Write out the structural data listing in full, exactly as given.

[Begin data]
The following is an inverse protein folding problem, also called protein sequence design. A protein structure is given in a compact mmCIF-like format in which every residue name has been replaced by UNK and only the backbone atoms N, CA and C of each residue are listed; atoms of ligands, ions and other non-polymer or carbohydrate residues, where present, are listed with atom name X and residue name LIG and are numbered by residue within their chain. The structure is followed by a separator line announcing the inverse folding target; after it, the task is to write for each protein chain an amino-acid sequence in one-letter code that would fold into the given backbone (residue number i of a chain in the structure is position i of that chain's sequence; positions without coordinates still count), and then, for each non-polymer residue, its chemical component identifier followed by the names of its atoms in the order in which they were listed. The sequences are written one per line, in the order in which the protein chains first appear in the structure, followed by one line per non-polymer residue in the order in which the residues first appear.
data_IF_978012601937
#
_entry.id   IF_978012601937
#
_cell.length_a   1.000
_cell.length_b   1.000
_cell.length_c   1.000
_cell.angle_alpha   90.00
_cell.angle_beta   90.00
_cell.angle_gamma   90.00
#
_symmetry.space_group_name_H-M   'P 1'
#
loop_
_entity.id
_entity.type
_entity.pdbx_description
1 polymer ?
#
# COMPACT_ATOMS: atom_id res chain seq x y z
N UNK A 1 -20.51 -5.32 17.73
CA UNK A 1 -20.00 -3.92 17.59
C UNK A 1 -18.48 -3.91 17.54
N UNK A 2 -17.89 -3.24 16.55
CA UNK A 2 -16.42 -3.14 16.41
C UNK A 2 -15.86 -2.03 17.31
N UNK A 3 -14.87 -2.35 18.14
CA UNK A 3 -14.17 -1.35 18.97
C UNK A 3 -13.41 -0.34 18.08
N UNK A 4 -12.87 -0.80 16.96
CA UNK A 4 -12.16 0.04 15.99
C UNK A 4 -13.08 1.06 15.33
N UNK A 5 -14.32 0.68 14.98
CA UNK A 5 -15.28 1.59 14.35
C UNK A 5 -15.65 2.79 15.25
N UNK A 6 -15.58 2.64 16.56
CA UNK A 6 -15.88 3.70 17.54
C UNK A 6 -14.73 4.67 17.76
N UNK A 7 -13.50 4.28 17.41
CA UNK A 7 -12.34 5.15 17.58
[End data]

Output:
The following is an inverse protein folding problem, also called protein sequence design. A protein structure is given in a compact mmCIF-like format in which every residue name has been replaced by UNK and only the backbone atoms N, CA and C of each residue are listed; atoms of ligands, ions and other non-polymer or carbohydrate residues, where present, are listed with atom name X and residue name LIG and are numbered by residue within their chain. The structure is followed by a separator line announcing the inverse folding target; after it, the task is to write for each protein chain an amino-acid sequence in one-letter code that would fold into the given backbone (residue number i of a chain in the structure is position i of that chain's sequence; positions without coordinates still count), and then, for each non-polymer residue, its chemical component identifier followed by the names of its atoms in the order in which they were listed. The sequences are written one per line, in the order in which the protein chains first appear in the structure, followed by one line per non-polymer residue in the order in which the residues first appear.
data_IF_978012601937
#
_entry.id   IF_978012601937
#
_cell.length_a   1.000
_cell.length_b   1.000
_cell.length_c   1.000
_cell.angle_alpha   90.00
_cell.angle_beta   90.00
_cell.angle_gamma   90.00
#
_symmetry.space_group_name_H-M   'P 1'
#
loop_
_entity.id
_entity.type
_entity.pdbx_description
1 polymer ?
#
# COMPACT_ATOMS: atom_id res chain seq x y z
N UNK A 1 -20.51 -5.32 17.73
CA UNK A 1 -20.00 -3.92 17.59
C UNK A 1 -18.48 -3.91 17.54
N UNK A 2 -17.89 -3.24 16.55
CA UNK A 2 -16.42 -3.14 16.41
C UNK A 2 -15.86 -2.03 17.31
N UNK A 3 -14.87 -2.35 18.14
CA UNK A 3 -14.17 -1.35 18.97
C UNK A 3 -13.41 -0.34 18.08
N UNK A 4 -12.87 -0.80 16.96
CA UNK A 4 -12.16 0.04 15.99
C UNK A 4 -13.08 1.06 15.33
N UNK A 5 -14.32 0.68 14.98
CA UNK A 5 -15.28 1.59 14.35
C UNK A 5 -15.65 2.79 15.25
N UNK A 6 -15.58 2.64 16.56
CA UNK A 6 -15.88 3.70 17.54
C UNK A 6 -14.73 4.67 17.76
N UNK A 7 -13.50 4.28 17.41
CA UNK A 7 -12.34 5.15 17.58